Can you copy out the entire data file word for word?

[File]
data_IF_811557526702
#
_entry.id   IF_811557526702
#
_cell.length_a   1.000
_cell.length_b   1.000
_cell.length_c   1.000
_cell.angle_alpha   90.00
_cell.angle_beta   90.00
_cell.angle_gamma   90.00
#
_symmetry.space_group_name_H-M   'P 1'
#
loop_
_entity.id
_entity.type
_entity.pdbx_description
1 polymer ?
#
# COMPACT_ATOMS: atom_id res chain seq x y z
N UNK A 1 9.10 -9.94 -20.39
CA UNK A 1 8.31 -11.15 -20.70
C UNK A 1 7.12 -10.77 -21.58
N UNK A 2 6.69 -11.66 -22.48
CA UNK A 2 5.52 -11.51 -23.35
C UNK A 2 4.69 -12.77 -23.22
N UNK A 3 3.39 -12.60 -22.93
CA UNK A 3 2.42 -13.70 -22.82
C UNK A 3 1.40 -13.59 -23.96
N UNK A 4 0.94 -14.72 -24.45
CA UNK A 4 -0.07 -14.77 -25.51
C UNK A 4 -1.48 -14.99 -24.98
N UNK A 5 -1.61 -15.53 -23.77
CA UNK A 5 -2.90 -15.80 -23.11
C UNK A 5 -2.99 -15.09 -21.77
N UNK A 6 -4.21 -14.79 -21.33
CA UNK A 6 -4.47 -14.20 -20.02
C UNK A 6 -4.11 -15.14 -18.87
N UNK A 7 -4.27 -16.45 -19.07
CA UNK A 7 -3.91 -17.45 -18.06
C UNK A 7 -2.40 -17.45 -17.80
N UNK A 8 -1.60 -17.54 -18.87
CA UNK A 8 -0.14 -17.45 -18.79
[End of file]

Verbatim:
data_IF_811557526702
#
_entry.id   IF_811557526702
#
_cell.length_a   1.000
_cell.length_b   1.000
_cell.length_c   1.000
_cell.angle_alpha   90.00
_cell.angle_beta   90.00
_cell.angle_gamma   90.00
#
_symmetry.space_group_name_H-M   'P 1'
#
loop_
_entity.id
_entity.type
_entity.pdbx_description
1 polymer ?
#
# COMPACT_ATOMS: atom_id res chain seq x y z
N UNK A 1 9.10 -9.94 -20.39
CA UNK A 1 8.31 -11.15 -20.70
C UNK A 1 7.12 -10.77 -21.58
N UNK A 2 6.69 -11.66 -22.48
CA UNK A 2 5.52 -11.51 -23.35
C UNK A 2 4.69 -12.77 -23.22
N UNK A 3 3.39 -12.60 -22.93
CA UNK A 3 2.42 -13.70 -22.82
C UNK A 3 1.40 -13.59 -23.96
N UNK A 4 0.94 -14.72 -24.45
CA UNK A 4 -0.07 -14.77 -25.51
C UNK A 4 -1.48 -14.99 -24.98
N UNK A 5 -1.61 -15.53 -23.77
CA UNK A 5 -2.90 -15.80 -23.11
C UNK A 5 -2.99 -15.09 -21.77
N UNK A 6 -4.21 -14.79 -21.33
CA UNK A 6 -4.47 -14.20 -20.02
C UNK A 6 -4.11 -15.14 -18.87
N UNK A 7 -4.27 -16.45 -19.07
CA UNK A 7 -3.91 -17.45 -18.06
C UNK A 7 -2.40 -17.45 -17.80
N UNK A 8 -1.60 -17.54 -18.87
CA UNK A 8 -0.14 -17.45 -18.79